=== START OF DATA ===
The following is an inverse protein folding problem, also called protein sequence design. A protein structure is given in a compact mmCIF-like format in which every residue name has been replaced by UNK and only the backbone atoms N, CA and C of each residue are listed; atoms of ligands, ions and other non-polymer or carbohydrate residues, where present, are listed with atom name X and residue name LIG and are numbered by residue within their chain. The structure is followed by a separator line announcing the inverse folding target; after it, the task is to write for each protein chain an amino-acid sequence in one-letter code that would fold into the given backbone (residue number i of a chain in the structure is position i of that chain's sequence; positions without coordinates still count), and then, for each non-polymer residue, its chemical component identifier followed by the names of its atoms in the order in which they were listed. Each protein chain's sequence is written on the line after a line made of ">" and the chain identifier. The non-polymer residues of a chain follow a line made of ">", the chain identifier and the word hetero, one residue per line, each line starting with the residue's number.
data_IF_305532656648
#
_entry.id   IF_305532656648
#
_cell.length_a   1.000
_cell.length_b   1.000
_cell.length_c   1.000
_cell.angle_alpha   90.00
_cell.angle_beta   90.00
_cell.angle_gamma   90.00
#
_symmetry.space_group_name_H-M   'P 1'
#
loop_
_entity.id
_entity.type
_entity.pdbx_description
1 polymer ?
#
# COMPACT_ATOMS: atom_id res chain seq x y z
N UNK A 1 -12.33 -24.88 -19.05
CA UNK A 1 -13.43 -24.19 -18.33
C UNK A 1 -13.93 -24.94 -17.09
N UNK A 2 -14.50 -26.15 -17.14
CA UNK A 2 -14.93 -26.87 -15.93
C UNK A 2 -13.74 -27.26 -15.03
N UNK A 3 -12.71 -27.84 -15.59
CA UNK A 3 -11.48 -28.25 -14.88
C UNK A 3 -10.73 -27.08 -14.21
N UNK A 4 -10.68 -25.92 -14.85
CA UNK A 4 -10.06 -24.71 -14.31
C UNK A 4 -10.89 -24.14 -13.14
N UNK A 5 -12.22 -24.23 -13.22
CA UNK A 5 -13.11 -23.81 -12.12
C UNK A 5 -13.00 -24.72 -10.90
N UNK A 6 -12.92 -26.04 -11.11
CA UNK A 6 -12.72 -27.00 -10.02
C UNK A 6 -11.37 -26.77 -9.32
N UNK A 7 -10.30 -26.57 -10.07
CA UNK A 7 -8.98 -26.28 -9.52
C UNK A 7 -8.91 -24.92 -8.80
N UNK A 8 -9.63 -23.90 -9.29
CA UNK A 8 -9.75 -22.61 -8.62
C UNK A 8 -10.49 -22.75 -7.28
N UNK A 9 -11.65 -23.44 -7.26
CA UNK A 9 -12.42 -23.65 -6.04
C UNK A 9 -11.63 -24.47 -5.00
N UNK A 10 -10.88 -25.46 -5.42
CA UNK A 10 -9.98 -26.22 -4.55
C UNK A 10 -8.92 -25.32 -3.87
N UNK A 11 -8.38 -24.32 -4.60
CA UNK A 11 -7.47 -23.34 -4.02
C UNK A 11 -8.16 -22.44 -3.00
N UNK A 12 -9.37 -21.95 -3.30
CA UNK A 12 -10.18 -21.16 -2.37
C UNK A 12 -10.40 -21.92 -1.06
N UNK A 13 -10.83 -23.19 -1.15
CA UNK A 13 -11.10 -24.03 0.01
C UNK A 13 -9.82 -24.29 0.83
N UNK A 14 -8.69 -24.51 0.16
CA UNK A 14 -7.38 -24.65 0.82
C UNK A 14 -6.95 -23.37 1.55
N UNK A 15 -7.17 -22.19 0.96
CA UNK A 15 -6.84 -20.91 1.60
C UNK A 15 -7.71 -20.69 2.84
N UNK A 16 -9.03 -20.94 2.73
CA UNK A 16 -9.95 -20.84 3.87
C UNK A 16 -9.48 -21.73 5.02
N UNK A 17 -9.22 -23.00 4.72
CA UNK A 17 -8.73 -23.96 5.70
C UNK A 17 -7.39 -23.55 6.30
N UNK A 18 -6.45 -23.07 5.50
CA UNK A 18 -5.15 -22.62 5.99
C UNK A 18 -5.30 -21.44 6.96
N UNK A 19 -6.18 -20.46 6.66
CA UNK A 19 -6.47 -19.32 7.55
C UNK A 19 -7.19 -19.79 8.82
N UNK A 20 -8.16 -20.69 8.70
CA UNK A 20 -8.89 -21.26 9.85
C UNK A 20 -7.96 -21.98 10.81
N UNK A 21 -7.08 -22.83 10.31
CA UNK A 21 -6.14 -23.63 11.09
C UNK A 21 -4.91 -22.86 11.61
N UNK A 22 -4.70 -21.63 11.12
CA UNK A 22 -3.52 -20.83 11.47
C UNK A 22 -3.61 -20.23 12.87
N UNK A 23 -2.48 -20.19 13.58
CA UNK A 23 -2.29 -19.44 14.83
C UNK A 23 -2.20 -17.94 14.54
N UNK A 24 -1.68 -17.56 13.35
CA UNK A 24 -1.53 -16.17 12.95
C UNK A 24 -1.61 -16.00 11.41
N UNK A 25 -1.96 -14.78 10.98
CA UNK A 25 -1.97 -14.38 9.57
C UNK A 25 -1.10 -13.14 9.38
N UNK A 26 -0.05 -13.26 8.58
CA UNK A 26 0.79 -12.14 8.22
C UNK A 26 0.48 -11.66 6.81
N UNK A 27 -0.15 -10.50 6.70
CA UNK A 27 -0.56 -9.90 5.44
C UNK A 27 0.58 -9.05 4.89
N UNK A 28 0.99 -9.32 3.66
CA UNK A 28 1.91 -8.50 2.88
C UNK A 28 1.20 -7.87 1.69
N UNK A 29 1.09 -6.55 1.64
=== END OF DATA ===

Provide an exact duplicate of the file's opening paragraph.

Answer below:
The following is an inverse protein folding problem, also called protein sequence design. A protein structure is given in a compact mmCIF-like format in which every residue name has been replaced by UNK and only the backbone atoms N, CA and C of each residue are listed; atoms of ligands, ions and other non-polymer or carbohydrate residues, where present, are listed with atom name X and residue name LIG and are numbered by residue within their chain. The structure is followed by a separator line announcing the inverse folding target; after it, the task is to write for each protein chain an amino-acid sequence in one-letter code that would fold into the given backbone (residue number i of a chain in the structure is position i of that chain's sequence; positions without coordinates still count), and then, for each non-polymer residue, its chemical component identifier followed by the names of its atoms in the order in which they were listed. Each protein chain's sequence is written on the line after a line made of ">" and the chain identifier. The non-polymer residues of a chain follow a line made of ">", the chain identifier and the word hetero, one residue per line, each line starting with the residue's number.